If you’re looking for a foolproof way to secure your supply chain and prevent the spread of counterfeit goods, Applied DNA Sciences (ADNAS) thinks it has created just the tool. Its new product, called digitalDNA, creates unique plant-based DNA signatures that are encrypted onto QR codes readable by an iPhone app. When phones scan the code, data is analyzed by a cloud database to identify possible theft or counterfeiting. It’s mobile meets cloud computing meets big data, with genomics as glue holding them all together.
In order to understand digitalDNA, though, you first must be familiar with ADNAS’s core technology. Its flagship product, called SigNature DNA, takes specially created, double-stranded DNA signatures derived from plant DNA and combines them in solution made out of ink or some other material. That solution can be applied directly to a product — anything from textiles to microchips to documents — or applied to an invisible bar code that can be read by scanners capable of detecting the DNA strand. Marks can also be swabbed and sent to ADNAS for verification.
Companies using SigNature can verify the authenticity of shipments by scanning the products they receive. If the products aren’t legit, businesses don’t accept them and, presumably, an investigation ensures. Presently, Miller said, this process is unreproducible, meaning would-be counterfeiters can’t one-up ADNAS customers by replicating their authentication method as well as the product itself. In January, Wired published an article about how the U.S. Department of Defense is using SigNature to detect bogus microchips in military equipment.
Aside from simply stopping counterfeiting activity, though, SigNature is also used to prosecute criminals because the DNA markers are all-but irrefutable evidence (the false positive rate is 1 in a trillion) that someone is in possession of stolen goods. In the United Kingdom, Miller told me, more than a quarter of all cash in banks is marked with using SigNature in order to catch criminals who steal it from transporters such as ADNAS customer Loomis. ADNAS also sells products that pre-mark certain items in order to transfer DNA to thieves, or that spray fleeing intruders with DNA.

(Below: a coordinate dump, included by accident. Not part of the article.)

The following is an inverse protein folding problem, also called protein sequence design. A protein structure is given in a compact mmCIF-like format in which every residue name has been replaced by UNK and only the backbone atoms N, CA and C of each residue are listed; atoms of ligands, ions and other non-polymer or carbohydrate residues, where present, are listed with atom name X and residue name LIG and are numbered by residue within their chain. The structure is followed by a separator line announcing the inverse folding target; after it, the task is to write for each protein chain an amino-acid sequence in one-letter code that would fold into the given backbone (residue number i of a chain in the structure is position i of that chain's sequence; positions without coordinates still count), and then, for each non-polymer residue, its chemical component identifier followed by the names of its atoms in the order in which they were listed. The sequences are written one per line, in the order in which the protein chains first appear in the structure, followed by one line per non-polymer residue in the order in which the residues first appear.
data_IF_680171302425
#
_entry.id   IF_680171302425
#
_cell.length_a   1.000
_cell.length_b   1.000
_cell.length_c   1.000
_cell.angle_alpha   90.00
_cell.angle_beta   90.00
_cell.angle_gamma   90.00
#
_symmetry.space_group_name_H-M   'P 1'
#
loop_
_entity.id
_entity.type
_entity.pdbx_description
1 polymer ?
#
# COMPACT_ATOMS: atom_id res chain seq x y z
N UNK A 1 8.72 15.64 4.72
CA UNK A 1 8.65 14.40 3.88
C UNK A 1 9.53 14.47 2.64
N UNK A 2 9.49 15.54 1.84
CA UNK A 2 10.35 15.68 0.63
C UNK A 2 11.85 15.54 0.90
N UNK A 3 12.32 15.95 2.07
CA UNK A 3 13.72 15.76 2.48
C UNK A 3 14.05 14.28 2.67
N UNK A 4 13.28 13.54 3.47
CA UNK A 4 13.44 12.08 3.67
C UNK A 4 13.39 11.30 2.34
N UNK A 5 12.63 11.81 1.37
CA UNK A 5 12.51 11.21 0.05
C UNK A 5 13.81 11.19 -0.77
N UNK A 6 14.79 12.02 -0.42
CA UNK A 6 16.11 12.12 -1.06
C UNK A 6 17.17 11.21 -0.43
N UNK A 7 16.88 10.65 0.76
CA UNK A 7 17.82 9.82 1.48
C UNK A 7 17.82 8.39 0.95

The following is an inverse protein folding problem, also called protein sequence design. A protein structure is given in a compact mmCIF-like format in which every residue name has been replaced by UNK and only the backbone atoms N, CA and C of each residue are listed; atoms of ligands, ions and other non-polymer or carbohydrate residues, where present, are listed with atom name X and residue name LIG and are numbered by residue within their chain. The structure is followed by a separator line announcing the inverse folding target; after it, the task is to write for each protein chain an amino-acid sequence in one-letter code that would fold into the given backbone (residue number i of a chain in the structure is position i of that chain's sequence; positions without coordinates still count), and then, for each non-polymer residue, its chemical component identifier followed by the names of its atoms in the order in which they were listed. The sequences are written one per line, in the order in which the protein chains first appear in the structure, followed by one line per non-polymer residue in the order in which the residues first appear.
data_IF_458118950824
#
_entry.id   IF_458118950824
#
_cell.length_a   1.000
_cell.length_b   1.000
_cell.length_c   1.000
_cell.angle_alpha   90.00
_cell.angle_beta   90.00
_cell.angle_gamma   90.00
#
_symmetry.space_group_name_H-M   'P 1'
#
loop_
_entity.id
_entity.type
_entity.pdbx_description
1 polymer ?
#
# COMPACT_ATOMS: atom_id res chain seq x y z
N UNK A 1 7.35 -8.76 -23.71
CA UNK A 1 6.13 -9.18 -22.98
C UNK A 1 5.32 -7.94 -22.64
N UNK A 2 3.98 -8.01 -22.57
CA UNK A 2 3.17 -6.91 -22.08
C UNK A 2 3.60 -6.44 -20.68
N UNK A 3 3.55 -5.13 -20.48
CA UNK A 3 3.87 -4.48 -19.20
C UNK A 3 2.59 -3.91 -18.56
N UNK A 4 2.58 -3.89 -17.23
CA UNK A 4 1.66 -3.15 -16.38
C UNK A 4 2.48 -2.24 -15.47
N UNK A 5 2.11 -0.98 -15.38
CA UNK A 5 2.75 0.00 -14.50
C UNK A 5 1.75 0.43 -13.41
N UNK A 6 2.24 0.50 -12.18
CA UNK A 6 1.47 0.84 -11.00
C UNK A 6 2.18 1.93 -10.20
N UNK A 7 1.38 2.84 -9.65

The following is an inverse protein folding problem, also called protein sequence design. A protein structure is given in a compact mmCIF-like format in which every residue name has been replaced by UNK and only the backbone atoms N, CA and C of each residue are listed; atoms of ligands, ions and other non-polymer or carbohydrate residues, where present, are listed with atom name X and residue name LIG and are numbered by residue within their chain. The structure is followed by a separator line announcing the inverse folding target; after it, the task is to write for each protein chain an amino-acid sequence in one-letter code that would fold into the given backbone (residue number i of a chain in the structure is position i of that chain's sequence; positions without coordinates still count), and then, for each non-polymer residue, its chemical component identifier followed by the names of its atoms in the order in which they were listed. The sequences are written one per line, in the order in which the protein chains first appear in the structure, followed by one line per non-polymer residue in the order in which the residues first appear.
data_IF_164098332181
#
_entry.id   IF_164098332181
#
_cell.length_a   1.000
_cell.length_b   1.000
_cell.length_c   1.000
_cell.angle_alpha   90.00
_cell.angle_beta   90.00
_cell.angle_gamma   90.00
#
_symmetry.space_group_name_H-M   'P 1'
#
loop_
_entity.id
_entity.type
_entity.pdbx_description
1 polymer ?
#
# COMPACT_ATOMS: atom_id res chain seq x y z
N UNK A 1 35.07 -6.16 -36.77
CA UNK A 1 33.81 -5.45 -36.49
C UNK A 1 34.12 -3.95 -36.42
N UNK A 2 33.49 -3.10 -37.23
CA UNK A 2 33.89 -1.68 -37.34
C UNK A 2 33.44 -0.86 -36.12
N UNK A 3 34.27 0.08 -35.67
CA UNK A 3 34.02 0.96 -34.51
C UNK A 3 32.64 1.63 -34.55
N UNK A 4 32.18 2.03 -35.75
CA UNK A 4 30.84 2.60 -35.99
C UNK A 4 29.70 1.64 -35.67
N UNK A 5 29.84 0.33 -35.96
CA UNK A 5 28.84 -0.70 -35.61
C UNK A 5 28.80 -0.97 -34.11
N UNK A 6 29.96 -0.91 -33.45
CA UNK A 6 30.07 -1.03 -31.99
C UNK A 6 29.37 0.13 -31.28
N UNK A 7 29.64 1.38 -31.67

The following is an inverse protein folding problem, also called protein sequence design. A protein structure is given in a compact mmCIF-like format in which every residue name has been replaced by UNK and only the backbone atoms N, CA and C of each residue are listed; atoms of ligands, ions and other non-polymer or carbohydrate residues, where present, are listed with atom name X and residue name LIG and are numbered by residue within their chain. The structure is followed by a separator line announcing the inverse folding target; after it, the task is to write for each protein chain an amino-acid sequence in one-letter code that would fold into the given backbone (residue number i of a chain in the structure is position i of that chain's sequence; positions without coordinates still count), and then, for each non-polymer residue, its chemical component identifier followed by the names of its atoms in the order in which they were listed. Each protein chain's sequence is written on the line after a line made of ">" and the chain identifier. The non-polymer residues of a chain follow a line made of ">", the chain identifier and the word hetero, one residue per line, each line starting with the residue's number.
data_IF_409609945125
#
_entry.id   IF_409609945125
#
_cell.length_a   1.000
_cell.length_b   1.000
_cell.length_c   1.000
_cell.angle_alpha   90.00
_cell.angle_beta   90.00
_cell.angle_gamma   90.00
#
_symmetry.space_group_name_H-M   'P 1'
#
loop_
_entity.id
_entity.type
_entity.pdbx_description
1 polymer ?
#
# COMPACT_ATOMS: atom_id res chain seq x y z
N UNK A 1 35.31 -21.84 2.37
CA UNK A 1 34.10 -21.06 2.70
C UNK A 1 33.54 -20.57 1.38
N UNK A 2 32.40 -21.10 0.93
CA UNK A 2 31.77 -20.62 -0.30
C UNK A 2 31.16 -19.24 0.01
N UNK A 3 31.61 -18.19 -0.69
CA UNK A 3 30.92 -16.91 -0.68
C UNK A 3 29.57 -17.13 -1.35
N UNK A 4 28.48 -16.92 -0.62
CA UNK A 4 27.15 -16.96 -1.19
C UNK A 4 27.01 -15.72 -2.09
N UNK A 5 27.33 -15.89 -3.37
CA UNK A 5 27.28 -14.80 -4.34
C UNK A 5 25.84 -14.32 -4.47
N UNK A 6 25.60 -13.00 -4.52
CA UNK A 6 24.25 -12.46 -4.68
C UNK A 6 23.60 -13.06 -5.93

Another company, called DNA Technologies, claims to use a similar method for anti-counterfeiting and actually tagged the footballs to be used in Super Bowl XLVI. Unlike RFID tags, DNA marks can be placed even on small individual objects, or incorporated into them in the case of clothing, for example, and cannot be easily removed.
Turning DNA into QR codes
The new digitalDNA product takes SigNature to the next level by tying it to cloud computing, big data and mobile phones. The unique DNA signature still exists on the physical QR code applied to packages, but it has also been digitally encrypted onto to a 2-dimensional QR code in a way ADNAS claims is not copyable. As packages move along the supply chain, employees equipped with iPhones and the ADNAS app can scan products to chart their progress and verify authenticity. But that’s just the beginning.
With every scan, information is also sent to a cloud-based database where it’s stored and analyzed a set of algorithms specially designed to identify patterns associated with counterfeiting or theft. If something pops up, companies can be proactive in trying to determine the problem or take measures to prevent a crime. And even if there isn’t nefarious activity taking place, digitalDNA users can still use the geospatial data they’re generating to get a better handle on their supply chain dynamics.
Looking to the future, Miller said ADNAS is also experimenting with methods for using the ubiquity of iPhones to bring consumers and retail outlets into the fold. That could mean anything from scanning the DNA-based QR code to ensure the freshness of a product to helping stores identify sales trends. Admittedly, though, those uses are a while out and would require cooperation from ADNAS’s customers, which are the ones dealing directly with resellers and consumers. Presumably, the DNA-based QR codes could provide more granular data because they’re tied to individual units of products.
However digitalDNA usage evolves, even if it never really takes off, the high-level concept behind the product is sound. As we’ll discuss in numerous sessions at our Structure conference next month in San Francisco, there’s an undeniable connections between cloud computing, big data and mobile technologies as it relates to capturing, storing and processing entirely new types of data. When literally anybody with a mobile phone and the right app can scan a code and send rich data up to the cloud, it opens up entirely new possibilities around both analytics and application architectures.
All images courtesy of Applied DNA Sciences.
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